Later this year a disturbing thing will happen, and even though it is months away, I am preparing myself for the predictable shock.On the 15th day of July, I will find myself stepping into the official world of the "seniors." I will turn 60 that day and I've got to say I find it hard to believe.It was shocking enough 10 years ago when I passed the half century mark, but adopting the hopeful rhetoric of the age, I declared 50 is the new 40, but 60 is ... well ... 60.Officially and for the record there is something about this decidedly round number that is just inherently disturbing.I'm a kid of the 1960s. I grew up in a world when the national mantra was, "Don't trust anybody over 30."Now, through no specific fault of my own, I will officially be untrustworthy times two! I will have reached the precipice in my life when I can order off the back of the menu where only "seniors" can go.I get brochures for ocean cruises, the ones old people don't go on, but their parents do!Health insurance companies don't particularly want to talk to me, but people who sell insurance to cover "final expenses" think I might be a good customer.I not only remember the days before cell phones and the Internet, but I have clear memories of black and white television, when we could only get four channels in my home in San Francisco.I've reached the point when I can bore my children by talking about the days when gas was 30 cents a gallon, and McDonald's advertised you could feed a family of four for under $10.I don't have to read about history because I lived through a good chunk of it, but having said all that, I don't think of myself as nearly as ancient as I sound.I exercise. I ride my bike, and I get down on the floor and play "cars" with my resident grandwidget, Caleb.When the opportunity presents itself, I will skip — yes skip, you know that means of locomotion they taught you in kindergarten — even though my darling daughter, Becca, claims I don't do it right.I still get a wonderful thrill each time I look at my dear bride, the saintly Susan, and I can get just as excited about taking her on a date as I did 42 years ago when we first met.Even though I'm really bad at it, I like to dance and I love 60s rock music, but I have been listening to that same music for 40 years, which is a little scary all by itself.I grew up as a "baby-boomer," but I get the impression now that I am supposed to think of myself as a "baby-gloomer." Well, that ain't happening!!!I'm as full of wonder as I ever was. I can marvel at the gleam in the eyes of a weeks-old granddaughter, or a smile on the lips of the woman who is both my wife and best friend.There can be no debate that my youth is long behind me, and if I ever accomplish some great thing in my life, nobody will ever say, "And he did it so young."There is a return on investment for having lived as long as I have. I've learned a few things about being a parent and a grandparent that I desperately wish I knew when I first got into those roles. Perhaps, but I don't want to go out too far on this limb, I have acquired a little wisdom over the decades. At the same time I am nowhere near as certain that I am right on any topic as I was about every topic when I was 25.I also have seven adults in my world who are wonderful, loving, intelligent and productive people, who pay me the honor of calling me "Dad."Even so I'm still not what you'd call thrilled about turning 60, but given the alternative, I'll adjust.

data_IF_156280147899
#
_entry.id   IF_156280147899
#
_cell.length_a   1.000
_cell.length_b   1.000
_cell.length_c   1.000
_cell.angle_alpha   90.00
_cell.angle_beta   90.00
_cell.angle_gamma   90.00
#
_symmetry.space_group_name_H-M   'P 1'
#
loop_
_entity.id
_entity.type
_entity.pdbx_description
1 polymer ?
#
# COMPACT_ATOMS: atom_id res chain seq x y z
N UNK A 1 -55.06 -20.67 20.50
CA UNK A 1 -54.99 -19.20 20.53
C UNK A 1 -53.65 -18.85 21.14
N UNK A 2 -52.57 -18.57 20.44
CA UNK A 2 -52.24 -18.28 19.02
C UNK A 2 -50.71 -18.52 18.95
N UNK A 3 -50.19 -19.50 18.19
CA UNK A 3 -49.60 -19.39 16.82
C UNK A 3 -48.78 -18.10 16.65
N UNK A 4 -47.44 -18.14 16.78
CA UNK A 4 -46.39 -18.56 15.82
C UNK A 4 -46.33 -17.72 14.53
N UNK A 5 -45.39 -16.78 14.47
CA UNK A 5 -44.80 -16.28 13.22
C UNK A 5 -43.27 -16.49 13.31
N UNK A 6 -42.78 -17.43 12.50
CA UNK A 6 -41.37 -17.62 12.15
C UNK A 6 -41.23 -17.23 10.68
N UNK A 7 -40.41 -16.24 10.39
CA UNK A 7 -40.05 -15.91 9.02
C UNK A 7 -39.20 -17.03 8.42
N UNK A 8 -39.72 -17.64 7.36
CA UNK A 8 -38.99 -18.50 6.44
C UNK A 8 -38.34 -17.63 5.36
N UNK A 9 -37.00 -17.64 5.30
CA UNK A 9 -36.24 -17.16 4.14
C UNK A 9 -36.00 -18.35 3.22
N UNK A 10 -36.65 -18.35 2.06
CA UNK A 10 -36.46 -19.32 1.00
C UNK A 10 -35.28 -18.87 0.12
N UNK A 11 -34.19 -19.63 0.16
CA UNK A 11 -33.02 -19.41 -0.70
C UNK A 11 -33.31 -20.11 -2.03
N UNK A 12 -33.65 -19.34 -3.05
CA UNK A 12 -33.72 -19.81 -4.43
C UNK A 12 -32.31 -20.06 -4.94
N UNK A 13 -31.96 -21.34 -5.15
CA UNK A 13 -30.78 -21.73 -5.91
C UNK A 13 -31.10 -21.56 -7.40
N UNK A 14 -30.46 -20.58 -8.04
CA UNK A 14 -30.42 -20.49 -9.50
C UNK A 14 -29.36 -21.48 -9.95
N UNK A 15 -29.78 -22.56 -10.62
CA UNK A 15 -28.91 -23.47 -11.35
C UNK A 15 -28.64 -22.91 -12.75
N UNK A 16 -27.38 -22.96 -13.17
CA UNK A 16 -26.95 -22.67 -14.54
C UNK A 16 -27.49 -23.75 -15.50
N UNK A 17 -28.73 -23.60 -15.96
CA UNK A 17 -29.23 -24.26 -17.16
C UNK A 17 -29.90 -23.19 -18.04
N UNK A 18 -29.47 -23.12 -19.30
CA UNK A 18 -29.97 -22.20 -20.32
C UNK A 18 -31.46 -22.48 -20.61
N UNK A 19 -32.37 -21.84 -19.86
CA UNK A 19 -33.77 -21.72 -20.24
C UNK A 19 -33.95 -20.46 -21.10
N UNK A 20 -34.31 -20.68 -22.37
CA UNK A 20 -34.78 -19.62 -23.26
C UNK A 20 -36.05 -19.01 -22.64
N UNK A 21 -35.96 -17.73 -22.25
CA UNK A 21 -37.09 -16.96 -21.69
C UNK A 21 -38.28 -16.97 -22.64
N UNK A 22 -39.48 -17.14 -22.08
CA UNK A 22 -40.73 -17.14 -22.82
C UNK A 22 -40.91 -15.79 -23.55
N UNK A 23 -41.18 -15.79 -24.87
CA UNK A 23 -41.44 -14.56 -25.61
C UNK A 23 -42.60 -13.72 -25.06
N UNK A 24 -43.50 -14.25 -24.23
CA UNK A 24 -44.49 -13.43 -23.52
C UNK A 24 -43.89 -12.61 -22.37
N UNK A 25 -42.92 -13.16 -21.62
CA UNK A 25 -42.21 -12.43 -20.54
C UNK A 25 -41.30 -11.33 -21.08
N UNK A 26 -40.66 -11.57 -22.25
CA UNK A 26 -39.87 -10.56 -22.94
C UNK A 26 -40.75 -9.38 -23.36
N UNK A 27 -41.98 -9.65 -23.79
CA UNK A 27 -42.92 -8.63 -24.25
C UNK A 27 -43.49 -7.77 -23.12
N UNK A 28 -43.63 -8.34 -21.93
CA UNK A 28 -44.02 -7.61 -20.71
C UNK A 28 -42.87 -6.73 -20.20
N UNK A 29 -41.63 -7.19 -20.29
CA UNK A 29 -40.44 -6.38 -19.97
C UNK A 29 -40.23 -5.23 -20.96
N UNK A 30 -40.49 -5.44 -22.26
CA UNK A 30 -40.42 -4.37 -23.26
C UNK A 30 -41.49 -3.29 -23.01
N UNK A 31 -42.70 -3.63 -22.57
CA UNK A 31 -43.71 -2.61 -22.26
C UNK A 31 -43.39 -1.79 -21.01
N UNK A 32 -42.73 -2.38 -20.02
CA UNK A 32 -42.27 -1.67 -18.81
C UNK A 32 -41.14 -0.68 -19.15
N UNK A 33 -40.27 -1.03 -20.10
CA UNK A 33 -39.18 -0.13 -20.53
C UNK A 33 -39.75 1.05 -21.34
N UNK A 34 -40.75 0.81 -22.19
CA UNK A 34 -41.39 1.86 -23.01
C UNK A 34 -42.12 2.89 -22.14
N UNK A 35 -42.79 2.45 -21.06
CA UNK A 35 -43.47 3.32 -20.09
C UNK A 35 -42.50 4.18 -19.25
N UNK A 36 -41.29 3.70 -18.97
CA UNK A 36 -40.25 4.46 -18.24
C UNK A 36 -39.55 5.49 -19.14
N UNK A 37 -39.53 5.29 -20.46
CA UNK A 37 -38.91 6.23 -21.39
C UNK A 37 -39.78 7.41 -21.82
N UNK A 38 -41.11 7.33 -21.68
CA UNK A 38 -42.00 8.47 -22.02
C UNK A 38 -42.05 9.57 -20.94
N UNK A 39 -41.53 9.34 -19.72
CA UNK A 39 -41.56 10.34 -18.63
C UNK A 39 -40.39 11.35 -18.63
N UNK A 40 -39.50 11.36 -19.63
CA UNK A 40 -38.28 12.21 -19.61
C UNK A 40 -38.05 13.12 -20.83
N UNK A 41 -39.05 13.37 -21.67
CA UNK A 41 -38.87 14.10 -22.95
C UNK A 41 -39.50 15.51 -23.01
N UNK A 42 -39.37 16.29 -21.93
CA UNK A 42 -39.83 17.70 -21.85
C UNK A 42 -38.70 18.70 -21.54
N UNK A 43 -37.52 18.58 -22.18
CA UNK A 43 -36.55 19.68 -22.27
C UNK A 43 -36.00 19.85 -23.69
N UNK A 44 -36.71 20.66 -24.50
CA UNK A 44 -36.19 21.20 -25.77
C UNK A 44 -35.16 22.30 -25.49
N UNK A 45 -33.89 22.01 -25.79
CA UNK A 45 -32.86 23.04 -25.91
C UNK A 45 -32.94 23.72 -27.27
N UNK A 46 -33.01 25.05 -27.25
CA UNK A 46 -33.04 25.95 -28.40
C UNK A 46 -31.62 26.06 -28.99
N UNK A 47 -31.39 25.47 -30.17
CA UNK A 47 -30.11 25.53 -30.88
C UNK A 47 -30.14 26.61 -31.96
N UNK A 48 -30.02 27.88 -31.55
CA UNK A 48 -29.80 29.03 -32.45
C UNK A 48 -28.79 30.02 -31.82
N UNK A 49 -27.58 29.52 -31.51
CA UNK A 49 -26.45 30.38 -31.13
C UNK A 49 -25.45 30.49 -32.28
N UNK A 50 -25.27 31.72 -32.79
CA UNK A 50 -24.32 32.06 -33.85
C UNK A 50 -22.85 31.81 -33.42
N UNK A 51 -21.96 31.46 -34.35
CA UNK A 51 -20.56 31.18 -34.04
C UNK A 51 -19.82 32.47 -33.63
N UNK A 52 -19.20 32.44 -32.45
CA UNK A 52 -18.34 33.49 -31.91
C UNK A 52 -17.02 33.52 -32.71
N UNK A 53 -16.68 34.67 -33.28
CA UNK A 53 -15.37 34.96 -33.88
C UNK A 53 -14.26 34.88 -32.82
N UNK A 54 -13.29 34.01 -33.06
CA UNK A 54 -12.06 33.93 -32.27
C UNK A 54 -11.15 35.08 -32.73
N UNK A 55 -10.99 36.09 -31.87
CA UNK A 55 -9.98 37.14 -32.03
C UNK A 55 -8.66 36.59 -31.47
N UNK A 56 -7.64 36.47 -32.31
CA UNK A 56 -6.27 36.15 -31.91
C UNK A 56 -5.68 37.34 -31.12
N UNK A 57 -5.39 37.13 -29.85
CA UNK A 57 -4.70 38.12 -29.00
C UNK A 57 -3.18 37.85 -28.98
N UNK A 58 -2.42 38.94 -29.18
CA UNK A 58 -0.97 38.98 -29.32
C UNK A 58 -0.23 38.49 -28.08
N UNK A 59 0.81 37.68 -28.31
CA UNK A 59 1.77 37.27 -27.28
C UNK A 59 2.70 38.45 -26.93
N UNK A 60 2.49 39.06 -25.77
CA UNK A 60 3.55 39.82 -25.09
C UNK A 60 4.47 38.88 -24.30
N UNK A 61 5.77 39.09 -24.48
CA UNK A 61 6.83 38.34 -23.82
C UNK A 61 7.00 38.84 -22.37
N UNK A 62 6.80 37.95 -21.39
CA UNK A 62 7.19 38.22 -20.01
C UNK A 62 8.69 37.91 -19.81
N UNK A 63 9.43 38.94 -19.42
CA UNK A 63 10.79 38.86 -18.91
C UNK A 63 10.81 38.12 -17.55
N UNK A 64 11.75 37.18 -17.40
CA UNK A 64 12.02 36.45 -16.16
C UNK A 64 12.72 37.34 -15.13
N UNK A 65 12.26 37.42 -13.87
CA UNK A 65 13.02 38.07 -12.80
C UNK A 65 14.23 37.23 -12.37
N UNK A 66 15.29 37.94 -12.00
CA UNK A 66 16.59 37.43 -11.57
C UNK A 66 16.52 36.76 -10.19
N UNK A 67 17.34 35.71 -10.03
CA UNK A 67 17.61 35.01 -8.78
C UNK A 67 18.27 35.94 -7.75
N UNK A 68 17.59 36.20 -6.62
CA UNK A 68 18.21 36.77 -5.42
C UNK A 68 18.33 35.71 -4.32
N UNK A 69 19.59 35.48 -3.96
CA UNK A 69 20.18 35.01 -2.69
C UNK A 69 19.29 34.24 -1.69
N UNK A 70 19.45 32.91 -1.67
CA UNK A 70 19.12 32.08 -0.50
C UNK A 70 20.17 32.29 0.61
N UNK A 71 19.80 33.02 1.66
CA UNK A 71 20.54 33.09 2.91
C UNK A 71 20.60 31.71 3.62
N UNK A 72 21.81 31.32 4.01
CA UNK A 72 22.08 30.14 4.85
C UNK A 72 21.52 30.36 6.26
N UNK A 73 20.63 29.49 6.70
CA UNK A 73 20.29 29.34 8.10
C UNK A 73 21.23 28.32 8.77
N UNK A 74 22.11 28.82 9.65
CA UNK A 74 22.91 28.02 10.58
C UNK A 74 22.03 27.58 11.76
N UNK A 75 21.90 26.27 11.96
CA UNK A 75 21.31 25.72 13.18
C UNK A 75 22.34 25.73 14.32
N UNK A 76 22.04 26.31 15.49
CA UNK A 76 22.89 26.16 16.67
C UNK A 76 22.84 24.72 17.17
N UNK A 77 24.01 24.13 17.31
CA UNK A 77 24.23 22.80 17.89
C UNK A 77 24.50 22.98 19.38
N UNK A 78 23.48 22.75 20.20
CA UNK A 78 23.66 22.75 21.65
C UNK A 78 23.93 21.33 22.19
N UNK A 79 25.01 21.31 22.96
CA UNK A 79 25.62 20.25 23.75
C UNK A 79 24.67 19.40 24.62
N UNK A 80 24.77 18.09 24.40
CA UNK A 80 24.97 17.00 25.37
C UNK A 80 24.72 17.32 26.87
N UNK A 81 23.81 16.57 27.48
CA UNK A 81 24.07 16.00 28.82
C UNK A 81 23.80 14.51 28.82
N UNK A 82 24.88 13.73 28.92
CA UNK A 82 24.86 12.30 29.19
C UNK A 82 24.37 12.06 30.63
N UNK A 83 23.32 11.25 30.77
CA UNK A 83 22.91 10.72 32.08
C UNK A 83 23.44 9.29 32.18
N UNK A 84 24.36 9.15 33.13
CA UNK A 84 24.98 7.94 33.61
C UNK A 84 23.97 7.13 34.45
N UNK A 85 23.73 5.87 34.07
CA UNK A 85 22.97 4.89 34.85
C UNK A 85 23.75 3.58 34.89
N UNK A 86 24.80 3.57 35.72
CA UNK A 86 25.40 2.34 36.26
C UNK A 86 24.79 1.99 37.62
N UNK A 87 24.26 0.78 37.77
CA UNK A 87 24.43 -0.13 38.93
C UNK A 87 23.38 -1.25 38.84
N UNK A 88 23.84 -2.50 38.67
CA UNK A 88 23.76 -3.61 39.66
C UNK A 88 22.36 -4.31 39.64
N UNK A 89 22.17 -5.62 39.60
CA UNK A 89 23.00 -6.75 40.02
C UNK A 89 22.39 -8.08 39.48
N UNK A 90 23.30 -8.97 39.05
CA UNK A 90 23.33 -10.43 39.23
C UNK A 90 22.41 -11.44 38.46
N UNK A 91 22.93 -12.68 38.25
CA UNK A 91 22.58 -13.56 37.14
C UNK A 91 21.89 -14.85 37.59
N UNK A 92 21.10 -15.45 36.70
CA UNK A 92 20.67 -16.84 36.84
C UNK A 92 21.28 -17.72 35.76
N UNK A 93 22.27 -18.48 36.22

Approaching date, while disturbing, outshines option
By Deseret News
Roger H. Aylworth